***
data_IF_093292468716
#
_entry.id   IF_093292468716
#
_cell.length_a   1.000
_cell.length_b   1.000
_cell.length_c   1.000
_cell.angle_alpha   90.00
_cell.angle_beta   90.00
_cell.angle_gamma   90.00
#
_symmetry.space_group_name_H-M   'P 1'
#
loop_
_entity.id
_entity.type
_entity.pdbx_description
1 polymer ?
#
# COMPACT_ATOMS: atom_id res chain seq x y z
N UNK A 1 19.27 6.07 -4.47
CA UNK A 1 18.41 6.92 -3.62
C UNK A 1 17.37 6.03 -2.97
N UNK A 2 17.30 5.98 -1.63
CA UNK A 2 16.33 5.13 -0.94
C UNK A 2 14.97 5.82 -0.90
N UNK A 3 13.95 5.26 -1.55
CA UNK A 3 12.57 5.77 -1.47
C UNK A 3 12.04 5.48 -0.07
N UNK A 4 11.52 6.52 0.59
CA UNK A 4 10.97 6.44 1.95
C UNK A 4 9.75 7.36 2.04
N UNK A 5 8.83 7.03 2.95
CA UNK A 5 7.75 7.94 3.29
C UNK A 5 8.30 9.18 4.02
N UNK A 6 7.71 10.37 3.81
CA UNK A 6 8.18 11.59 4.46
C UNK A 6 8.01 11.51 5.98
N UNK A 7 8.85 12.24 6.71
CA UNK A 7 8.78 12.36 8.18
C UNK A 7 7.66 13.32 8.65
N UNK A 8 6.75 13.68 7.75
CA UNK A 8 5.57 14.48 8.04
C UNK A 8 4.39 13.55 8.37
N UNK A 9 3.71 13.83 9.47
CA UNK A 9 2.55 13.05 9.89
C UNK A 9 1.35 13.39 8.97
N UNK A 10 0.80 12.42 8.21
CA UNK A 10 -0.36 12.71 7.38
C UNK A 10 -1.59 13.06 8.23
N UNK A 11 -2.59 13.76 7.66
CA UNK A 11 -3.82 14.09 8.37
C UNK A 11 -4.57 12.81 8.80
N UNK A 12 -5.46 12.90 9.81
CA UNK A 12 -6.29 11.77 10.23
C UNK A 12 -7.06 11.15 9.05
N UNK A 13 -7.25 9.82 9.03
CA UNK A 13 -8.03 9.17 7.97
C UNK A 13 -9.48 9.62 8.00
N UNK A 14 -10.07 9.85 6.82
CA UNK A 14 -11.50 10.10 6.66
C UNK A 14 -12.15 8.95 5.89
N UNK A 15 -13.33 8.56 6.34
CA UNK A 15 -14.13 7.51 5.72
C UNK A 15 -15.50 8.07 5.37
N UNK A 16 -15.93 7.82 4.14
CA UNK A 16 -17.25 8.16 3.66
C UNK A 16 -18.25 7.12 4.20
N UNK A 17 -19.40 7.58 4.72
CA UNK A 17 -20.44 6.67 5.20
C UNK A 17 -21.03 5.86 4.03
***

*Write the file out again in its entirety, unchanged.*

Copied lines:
data_IF_093292468716
#
_entry.id   IF_093292468716
#
_cell.length_a   1.000
_cell.length_b   1.000
_cell.length_c   1.000
_cell.angle_alpha   90.00
_cell.angle_beta   90.00
_cell.angle_gamma   90.00
#
_symmetry.space_group_name_H-M   'P 1'
#
loop_
_entity.id
_entity.type
_entity.pdbx_description
1 polymer ?
#
# COMPACT_ATOMS: atom_id res chain seq x y z
N UNK A 1 19.27 6.07 -4.47
CA UNK A 1 18.41 6.92 -3.62
C UNK A 1 17.37 6.03 -2.97
N UNK A 2 17.30 5.98 -1.63
CA UNK A 2 16.33 5.13 -0.94
C UNK A 2 14.97 5.82 -0.90
N UNK A 3 13.95 5.26 -1.55
CA UNK A 3 12.57 5.77 -1.47
C UNK A 3 12.04 5.48 -0.07
N UNK A 4 11.52 6.52 0.59
CA UNK A 4 10.97 6.44 1.95
C UNK A 4 9.75 7.36 2.04
N UNK A 5 8.83 7.03 2.95
CA UNK A 5 7.75 7.94 3.29
C UNK A 5 8.30 9.18 4.02
N UNK A 6 7.71 10.37 3.81
CA UNK A 6 8.18 11.59 4.46
C UNK A 6 8.01 11.51 5.98
N UNK A 7 8.85 12.24 6.71
CA UNK A 7 8.78 12.36 8.18
C UNK A 7 7.66 13.32 8.65
N UNK A 8 6.75 13.68 7.75
CA UNK A 8 5.57 14.48 8.04
C UNK A 8 4.39 13.55 8.37
N UNK A 9 3.71 13.83 9.47
CA UNK A 9 2.55 13.05 9.89
C UNK A 9 1.35 13.39 8.97
N UNK A 10 0.80 12.42 8.21
CA UNK A 10 -0.36 12.71 7.38
C UNK A 10 -1.59 13.06 8.23
N UNK A 11 -2.59 13.76 7.66
CA UNK A 11 -3.82 14.09 8.37
C UNK A 11 -4.57 12.81 8.80
N UNK A 12 -5.46 12.90 9.81
CA UNK A 12 -6.29 11.77 10.23
C UNK A 12 -7.06 11.15 9.05
N UNK A 13 -7.25 9.82 9.03
CA UNK A 13 -8.03 9.17 7.97
C UNK A 13 -9.48 9.62 8.00
N UNK A 14 -10.07 9.85 6.82
CA UNK A 14 -11.50 10.10 6.66
C UNK A 14 -12.15 8.95 5.89
N UNK A 15 -13.33 8.56 6.34
CA UNK A 15 -14.13 7.51 5.72
C UNK A 15 -15.50 8.07 5.37
N UNK A 16 -15.93 7.82 4.14
CA UNK A 16 -17.25 8.16 3.66
C UNK A 16 -18.25 7.12 4.20
N UNK A 17 -19.40 7.58 4.72
CA UNK A 17 -20.44 6.67 5.20
C UNK A 17 -21.03 5.86 4.03